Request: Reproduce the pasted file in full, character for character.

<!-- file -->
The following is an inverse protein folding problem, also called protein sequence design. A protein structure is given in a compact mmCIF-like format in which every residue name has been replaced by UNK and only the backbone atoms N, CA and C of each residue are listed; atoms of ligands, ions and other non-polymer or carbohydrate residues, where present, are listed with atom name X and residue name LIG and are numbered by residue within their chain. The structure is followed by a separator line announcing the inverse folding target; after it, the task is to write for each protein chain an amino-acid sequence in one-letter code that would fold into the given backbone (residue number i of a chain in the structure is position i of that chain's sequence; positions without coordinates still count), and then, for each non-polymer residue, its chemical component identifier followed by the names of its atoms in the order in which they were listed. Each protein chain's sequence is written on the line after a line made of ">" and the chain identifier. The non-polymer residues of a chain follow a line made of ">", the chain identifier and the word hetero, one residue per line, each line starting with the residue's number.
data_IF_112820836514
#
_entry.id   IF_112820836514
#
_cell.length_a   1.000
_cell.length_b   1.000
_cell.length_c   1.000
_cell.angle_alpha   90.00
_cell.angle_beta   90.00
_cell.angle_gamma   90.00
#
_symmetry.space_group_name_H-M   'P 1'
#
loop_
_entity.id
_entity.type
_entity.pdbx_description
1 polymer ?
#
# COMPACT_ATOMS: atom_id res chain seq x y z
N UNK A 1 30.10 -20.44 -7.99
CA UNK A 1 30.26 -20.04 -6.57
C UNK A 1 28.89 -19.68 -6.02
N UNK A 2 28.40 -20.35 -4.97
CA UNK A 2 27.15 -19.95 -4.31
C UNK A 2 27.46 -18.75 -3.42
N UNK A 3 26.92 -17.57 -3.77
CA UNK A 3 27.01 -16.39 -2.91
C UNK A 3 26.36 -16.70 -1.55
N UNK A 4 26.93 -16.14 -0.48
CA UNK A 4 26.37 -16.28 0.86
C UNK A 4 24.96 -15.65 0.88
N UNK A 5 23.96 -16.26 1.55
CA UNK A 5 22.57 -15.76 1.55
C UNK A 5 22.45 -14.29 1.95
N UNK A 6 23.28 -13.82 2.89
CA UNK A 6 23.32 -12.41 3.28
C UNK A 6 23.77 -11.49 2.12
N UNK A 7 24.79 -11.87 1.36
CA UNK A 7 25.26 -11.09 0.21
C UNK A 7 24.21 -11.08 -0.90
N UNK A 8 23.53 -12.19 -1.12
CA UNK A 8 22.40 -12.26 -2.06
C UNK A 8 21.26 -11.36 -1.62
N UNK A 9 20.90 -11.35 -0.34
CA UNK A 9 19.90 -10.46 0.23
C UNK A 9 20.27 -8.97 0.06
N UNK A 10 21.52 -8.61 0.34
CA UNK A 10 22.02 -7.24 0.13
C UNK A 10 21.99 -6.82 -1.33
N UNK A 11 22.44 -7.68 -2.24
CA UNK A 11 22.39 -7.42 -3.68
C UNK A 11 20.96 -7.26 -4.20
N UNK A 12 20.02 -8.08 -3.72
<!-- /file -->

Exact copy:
The following is an inverse protein folding problem, also called protein sequence design. A protein structure is given in a compact mmCIF-like format in which every residue name has been replaced by UNK and only the backbone atoms N, CA and C of each residue are listed; atoms of ligands, ions and other non-polymer or carbohydrate residues, where present, are listed with atom name X and residue name LIG and are numbered by residue within their chain. The structure is followed by a separator line announcing the inverse folding target; after it, the task is to write for each protein chain an amino-acid sequence in one-letter code that would fold into the given backbone (residue number i of a chain in the structure is position i of that chain's sequence; positions without coordinates still count), and then, for each non-polymer residue, its chemical component identifier followed by the names of its atoms in the order in which they were listed. Each protein chain's sequence is written on the line after a line made of ">" and the chain identifier. The non-polymer residues of a chain follow a line made of ">", the chain identifier and the word hetero, one residue per line, each line starting with the residue's number.
data_IF_112820836514
#
_entry.id   IF_112820836514
#
_cell.length_a   1.000
_cell.length_b   1.000
_cell.length_c   1.000
_cell.angle_alpha   90.00
_cell.angle_beta   90.00
_cell.angle_gamma   90.00
#
_symmetry.space_group_name_H-M   'P 1'
#
loop_
_entity.id
_entity.type
_entity.pdbx_description
1 polymer ?
#
# COMPACT_ATOMS: atom_id res chain seq x y z
N UNK A 1 30.10 -20.44 -7.99
CA UNK A 1 30.26 -20.04 -6.57
C UNK A 1 28.89 -19.68 -6.02
N UNK A 2 28.40 -20.35 -4.97
CA UNK A 2 27.15 -19.95 -4.31
C UNK A 2 27.46 -18.75 -3.42
N UNK A 3 26.92 -17.57 -3.77
CA UNK A 3 27.01 -16.39 -2.91
C UNK A 3 26.36 -16.70 -1.55
N UNK A 4 26.93 -16.14 -0.48
CA UNK A 4 26.37 -16.28 0.86
C UNK A 4 24.96 -15.65 0.88
N UNK A 5 23.96 -16.26 1.55
CA UNK A 5 22.57 -15.76 1.55
C UNK A 5 22.45 -14.29 1.95
N UNK A 6 23.28 -13.82 2.89
CA UNK A 6 23.32 -12.41 3.28
C UNK A 6 23.77 -11.49 2.12
N UNK A 7 24.79 -11.87 1.36
CA UNK A 7 25.26 -11.09 0.21
C UNK A 7 24.21 -11.08 -0.90
N UNK A 8 23.53 -12.19 -1.12
CA UNK A 8 22.40 -12.26 -2.06
C UNK A 8 21.26 -11.36 -1.62
N UNK A 9 20.90 -11.35 -0.34
CA UNK A 9 19.90 -10.46 0.23
C UNK A 9 20.27 -8.97 0.06
N UNK A 10 21.52 -8.61 0.34
CA UNK A 10 22.02 -7.24 0.13
C UNK A 10 21.99 -6.82 -1.33
N UNK A 11 22.44 -7.68 -2.24
CA UNK A 11 22.39 -7.42 -3.68
C UNK A 11 20.96 -7.26 -4.20
N UNK A 12 20.02 -8.08 -3.72